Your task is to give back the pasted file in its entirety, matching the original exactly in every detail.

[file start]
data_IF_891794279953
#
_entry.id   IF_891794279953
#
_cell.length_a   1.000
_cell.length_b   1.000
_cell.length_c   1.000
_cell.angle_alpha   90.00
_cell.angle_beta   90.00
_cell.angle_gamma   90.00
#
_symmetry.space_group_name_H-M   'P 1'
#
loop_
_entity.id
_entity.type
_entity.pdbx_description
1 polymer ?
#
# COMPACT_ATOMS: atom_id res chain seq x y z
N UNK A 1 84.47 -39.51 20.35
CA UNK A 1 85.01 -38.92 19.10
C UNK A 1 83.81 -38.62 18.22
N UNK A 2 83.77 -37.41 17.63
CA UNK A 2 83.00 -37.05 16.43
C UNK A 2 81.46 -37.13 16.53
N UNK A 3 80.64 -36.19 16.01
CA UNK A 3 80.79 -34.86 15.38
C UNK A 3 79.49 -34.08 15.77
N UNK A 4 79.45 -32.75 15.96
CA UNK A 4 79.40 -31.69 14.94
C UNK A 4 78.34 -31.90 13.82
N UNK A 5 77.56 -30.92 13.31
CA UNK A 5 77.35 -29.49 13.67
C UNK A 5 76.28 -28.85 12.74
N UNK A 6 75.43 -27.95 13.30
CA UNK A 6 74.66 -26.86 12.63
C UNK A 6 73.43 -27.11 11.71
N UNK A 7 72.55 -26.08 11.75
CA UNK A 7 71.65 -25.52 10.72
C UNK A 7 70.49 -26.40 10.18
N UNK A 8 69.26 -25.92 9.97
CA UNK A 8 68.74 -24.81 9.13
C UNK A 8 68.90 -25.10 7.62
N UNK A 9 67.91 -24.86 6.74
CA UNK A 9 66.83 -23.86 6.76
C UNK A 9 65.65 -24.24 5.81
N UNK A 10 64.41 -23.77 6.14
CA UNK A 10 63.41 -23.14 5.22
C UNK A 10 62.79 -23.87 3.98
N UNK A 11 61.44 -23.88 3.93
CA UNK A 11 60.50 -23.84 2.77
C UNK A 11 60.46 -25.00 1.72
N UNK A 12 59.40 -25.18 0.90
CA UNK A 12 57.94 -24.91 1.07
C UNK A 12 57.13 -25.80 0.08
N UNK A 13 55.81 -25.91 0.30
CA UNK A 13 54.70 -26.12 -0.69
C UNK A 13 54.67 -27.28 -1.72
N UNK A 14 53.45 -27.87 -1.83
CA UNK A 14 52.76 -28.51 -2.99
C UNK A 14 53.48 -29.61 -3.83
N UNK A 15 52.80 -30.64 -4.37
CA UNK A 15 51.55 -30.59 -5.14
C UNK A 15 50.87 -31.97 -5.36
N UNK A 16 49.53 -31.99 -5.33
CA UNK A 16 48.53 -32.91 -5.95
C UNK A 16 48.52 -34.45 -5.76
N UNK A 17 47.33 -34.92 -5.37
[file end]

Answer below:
data_IF_891794279953
#
_entry.id   IF_891794279953
#
_cell.length_a   1.000
_cell.length_b   1.000
_cell.length_c   1.000
_cell.angle_alpha   90.00
_cell.angle_beta   90.00
_cell.angle_gamma   90.00
#
_symmetry.space_group_name_H-M   'P 1'
#
loop_
_entity.id
_entity.type
_entity.pdbx_description
1 polymer ?
#
# COMPACT_ATOMS: atom_id res chain seq x y z
N UNK A 1 84.47 -39.51 20.35
CA UNK A 1 85.01 -38.92 19.10
C UNK A 1 83.81 -38.62 18.22
N UNK A 2 83.77 -37.41 17.63
CA UNK A 2 83.00 -37.05 16.43
C UNK A 2 81.46 -37.13 16.53
N UNK A 3 80.64 -36.19 16.01
CA UNK A 3 80.79 -34.86 15.38
C UNK A 3 79.49 -34.08 15.77
N UNK A 4 79.45 -32.75 15.96
CA UNK A 4 79.40 -31.69 14.94
C UNK A 4 78.34 -31.90 13.82
N UNK A 5 77.56 -30.92 13.31
CA UNK A 5 77.35 -29.49 13.67
C UNK A 5 76.28 -28.85 12.74
N UNK A 6 75.43 -27.95 13.30
CA UNK A 6 74.66 -26.86 12.63
C UNK A 6 73.43 -27.11 11.71
N UNK A 7 72.55 -26.08 11.75
CA UNK A 7 71.65 -25.52 10.72
C UNK A 7 70.49 -26.40 10.18
N UNK A 8 69.26 -25.92 9.97
CA UNK A 8 68.74 -24.81 9.13
C UNK A 8 68.90 -25.10 7.62
N UNK A 9 67.91 -24.86 6.74
CA UNK A 9 66.83 -23.86 6.76
C UNK A 9 65.65 -24.24 5.81
N UNK A 10 64.41 -23.77 6.14
CA UNK A 10 63.41 -23.14 5.22
C UNK A 10 62.79 -23.87 3.98
N UNK A 11 61.44 -23.88 3.93
CA UNK A 11 60.50 -23.84 2.77
C UNK A 11 60.46 -25.00 1.72
N UNK A 12 59.40 -25.18 0.90
CA UNK A 12 57.94 -24.91 1.07
C UNK A 12 57.13 -25.80 0.08
N UNK A 13 55.81 -25.91 0.30
CA UNK A 13 54.70 -26.12 -0.69
C UNK A 13 54.67 -27.28 -1.72
N UNK A 14 53.45 -27.87 -1.83
CA UNK A 14 52.76 -28.51 -2.99
C UNK A 14 53.48 -29.61 -3.83
N UNK A 15 52.80 -30.64 -4.37
CA UNK A 15 51.55 -30.59 -5.14
C UNK A 15 50.87 -31.97 -5.36
N UNK A 16 49.53 -31.99 -5.33
CA UNK A 16 48.53 -32.91 -5.95
C UNK A 16 48.52 -34.45 -5.76
N UNK A 17 47.33 -34.92 -5.37